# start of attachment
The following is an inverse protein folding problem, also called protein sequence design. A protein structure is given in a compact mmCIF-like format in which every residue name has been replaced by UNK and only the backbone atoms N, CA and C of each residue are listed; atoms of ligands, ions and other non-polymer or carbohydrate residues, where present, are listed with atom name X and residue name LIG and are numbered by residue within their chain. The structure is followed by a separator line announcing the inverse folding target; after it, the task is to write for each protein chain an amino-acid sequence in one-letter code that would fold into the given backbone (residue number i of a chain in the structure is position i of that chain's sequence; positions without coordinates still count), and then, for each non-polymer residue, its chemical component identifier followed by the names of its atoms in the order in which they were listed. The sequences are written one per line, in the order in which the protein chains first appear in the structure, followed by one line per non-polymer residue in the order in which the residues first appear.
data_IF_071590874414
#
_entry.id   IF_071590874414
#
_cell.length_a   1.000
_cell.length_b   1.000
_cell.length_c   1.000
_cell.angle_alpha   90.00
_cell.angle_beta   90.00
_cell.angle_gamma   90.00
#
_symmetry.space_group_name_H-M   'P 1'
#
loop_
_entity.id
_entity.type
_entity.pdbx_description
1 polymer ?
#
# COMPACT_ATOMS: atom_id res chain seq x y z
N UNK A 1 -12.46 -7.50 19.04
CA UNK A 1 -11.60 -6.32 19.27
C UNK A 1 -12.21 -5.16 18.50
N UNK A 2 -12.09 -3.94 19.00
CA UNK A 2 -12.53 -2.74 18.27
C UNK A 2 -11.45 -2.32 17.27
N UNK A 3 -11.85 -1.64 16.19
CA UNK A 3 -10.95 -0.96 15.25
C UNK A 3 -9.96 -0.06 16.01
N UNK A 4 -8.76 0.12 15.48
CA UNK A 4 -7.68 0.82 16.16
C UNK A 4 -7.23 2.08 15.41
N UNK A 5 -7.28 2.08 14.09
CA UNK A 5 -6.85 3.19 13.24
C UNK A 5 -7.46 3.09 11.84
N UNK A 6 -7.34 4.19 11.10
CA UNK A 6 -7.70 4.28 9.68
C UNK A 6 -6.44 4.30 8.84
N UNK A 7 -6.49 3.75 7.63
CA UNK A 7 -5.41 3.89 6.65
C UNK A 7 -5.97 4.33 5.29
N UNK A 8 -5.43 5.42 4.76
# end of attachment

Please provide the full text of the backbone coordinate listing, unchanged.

The following is an inverse protein folding problem, also called protein sequence design. A protein structure is given in a compact mmCIF-like format in which every residue name has been replaced by UNK and only the backbone atoms N, CA and C of each residue are listed; atoms of ligands, ions and other non-polymer or carbohydrate residues, where present, are listed with atom name X and residue name LIG and are numbered by residue within their chain. The structure is followed by a separator line announcing the inverse folding target; after it, the task is to write for each protein chain an amino-acid sequence in one-letter code that would fold into the given backbone (residue number i of a chain in the structure is position i of that chain's sequence; positions without coordinates still count), and then, for each non-polymer residue, its chemical component identifier followed by the names of its atoms in the order in which they were listed. The sequences are written one per line, in the order in which the protein chains first appear in the structure, followed by one line per non-polymer residue in the order in which the residues first appear.
data_IF_071590874414
#
_entry.id   IF_071590874414
#
_cell.length_a   1.000
_cell.length_b   1.000
_cell.length_c   1.000
_cell.angle_alpha   90.00
_cell.angle_beta   90.00
_cell.angle_gamma   90.00
#
_symmetry.space_group_name_H-M   'P 1'
#
loop_
_entity.id
_entity.type
_entity.pdbx_description
1 polymer ?
#
# COMPACT_ATOMS: atom_id res chain seq x y z
N UNK A 1 -12.46 -7.50 19.04
CA UNK A 1 -11.60 -6.32 19.27
C UNK A 1 -12.21 -5.16 18.50
N UNK A 2 -12.09 -3.94 19.00
CA UNK A 2 -12.53 -2.74 18.27
C UNK A 2 -11.45 -2.32 17.27
N UNK A 3 -11.85 -1.64 16.19
CA UNK A 3 -10.95 -0.96 15.25
C UNK A 3 -9.96 -0.06 16.01
N UNK A 4 -8.76 0.12 15.48
CA UNK A 4 -7.68 0.82 16.16
C UNK A 4 -7.23 2.08 15.41
N UNK A 5 -7.28 2.08 14.09
CA UNK A 5 -6.85 3.19 13.24
C UNK A 5 -7.46 3.09 11.84
N UNK A 6 -7.34 4.19 11.10
CA UNK A 6 -7.70 4.28 9.68
C UNK A 6 -6.44 4.30 8.84
N UNK A 7 -6.49 3.75 7.63
CA UNK A 7 -5.41 3.89 6.65
C UNK A 7 -5.97 4.33 5.29
N UNK A 8 -5.43 5.42 4.76